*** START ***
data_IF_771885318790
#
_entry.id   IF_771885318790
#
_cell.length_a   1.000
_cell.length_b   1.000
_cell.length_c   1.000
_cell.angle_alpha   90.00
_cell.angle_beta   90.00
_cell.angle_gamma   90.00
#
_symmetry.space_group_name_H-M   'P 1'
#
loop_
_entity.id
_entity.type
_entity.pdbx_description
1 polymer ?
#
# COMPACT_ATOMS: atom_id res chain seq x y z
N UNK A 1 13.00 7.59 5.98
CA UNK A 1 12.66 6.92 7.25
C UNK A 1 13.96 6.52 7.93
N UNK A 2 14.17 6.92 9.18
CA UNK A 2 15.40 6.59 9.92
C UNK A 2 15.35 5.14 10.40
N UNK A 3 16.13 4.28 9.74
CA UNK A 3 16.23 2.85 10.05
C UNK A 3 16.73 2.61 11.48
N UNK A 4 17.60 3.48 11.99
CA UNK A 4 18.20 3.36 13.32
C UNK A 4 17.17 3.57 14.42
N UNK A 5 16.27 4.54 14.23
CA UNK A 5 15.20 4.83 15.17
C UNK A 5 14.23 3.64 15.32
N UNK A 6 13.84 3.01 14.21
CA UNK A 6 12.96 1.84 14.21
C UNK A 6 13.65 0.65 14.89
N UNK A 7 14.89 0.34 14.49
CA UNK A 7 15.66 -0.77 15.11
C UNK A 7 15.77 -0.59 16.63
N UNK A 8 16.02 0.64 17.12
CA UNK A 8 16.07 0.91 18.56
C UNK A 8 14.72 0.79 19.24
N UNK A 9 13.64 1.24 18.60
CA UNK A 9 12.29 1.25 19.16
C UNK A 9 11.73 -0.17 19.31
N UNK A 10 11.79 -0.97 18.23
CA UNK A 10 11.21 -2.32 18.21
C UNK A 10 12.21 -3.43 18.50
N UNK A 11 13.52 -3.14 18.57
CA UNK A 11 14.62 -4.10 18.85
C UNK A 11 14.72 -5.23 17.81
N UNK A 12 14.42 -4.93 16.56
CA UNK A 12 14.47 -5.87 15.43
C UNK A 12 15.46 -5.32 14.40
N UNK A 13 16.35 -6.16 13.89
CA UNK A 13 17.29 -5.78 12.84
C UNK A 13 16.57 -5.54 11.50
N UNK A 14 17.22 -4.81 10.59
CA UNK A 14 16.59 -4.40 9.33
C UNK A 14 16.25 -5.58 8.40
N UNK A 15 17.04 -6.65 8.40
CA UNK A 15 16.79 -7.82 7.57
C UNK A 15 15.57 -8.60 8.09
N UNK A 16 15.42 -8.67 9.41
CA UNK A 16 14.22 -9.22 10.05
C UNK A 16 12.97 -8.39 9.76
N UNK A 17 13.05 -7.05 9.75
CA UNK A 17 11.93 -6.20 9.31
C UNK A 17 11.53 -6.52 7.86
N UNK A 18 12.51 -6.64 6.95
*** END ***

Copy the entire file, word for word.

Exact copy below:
data_IF_771885318790
#
_entry.id   IF_771885318790
#
_cell.length_a   1.000
_cell.length_b   1.000
_cell.length_c   1.000
_cell.angle_alpha   90.00
_cell.angle_beta   90.00
_cell.angle_gamma   90.00
#
_symmetry.space_group_name_H-M   'P 1'
#
loop_
_entity.id
_entity.type
_entity.pdbx_description
1 polymer ?
#
# COMPACT_ATOMS: atom_id res chain seq x y z
N UNK A 1 13.00 7.59 5.98
CA UNK A 1 12.66 6.92 7.25
C UNK A 1 13.96 6.52 7.93
N UNK A 2 14.17 6.92 9.18
CA UNK A 2 15.40 6.59 9.92
C UNK A 2 15.35 5.14 10.40
N UNK A 3 16.13 4.28 9.74
CA UNK A 3 16.23 2.85 10.05
C UNK A 3 16.73 2.61 11.48
N UNK A 4 17.60 3.48 11.99
CA UNK A 4 18.20 3.36 13.32
C UNK A 4 17.17 3.57 14.42
N UNK A 5 16.27 4.54 14.23
CA UNK A 5 15.20 4.83 15.17
C UNK A 5 14.23 3.64 15.32
N UNK A 6 13.84 3.01 14.21
CA UNK A 6 12.96 1.84 14.21
C UNK A 6 13.65 0.65 14.89
N UNK A 7 14.89 0.34 14.49
CA UNK A 7 15.66 -0.77 15.11
C UNK A 7 15.77 -0.59 16.63
N UNK A 8 16.02 0.64 17.12
CA UNK A 8 16.07 0.91 18.56
C UNK A 8 14.72 0.79 19.24
N UNK A 9 13.64 1.24 18.60
CA UNK A 9 12.29 1.25 19.16
C UNK A 9 11.73 -0.17 19.31
N UNK A 10 11.79 -0.97 18.23
CA UNK A 10 11.21 -2.32 18.21
C UNK A 10 12.21 -3.43 18.50
N UNK A 11 13.52 -3.14 18.57
CA UNK A 11 14.62 -4.10 18.85
C UNK A 11 14.72 -5.23 17.81
N UNK A 12 14.42 -4.93 16.56
CA UNK A 12 14.47 -5.87 15.43
C UNK A 12 15.46 -5.32 14.40
N UNK A 13 16.35 -6.16 13.89
CA UNK A 13 17.29 -5.78 12.84
C UNK A 13 16.57 -5.54 11.50
N UNK A 14 17.22 -4.81 10.59
CA UNK A 14 16.59 -4.40 9.33
C UNK A 14 16.25 -5.58 8.40
N UNK A 15 17.04 -6.65 8.40
CA UNK A 15 16.79 -7.82 7.57
C UNK A 15 15.57 -8.60 8.09
N UNK A 16 15.42 -8.67 9.41
CA UNK A 16 14.22 -9.22 10.05
C UNK A 16 12.97 -8.39 9.76
N UNK A 17 13.05 -7.05 9.75
CA UNK A 17 11.93 -6.20 9.31
C UNK A 17 11.53 -6.52 7.86
N UNK A 18 12.51 -6.64 6.95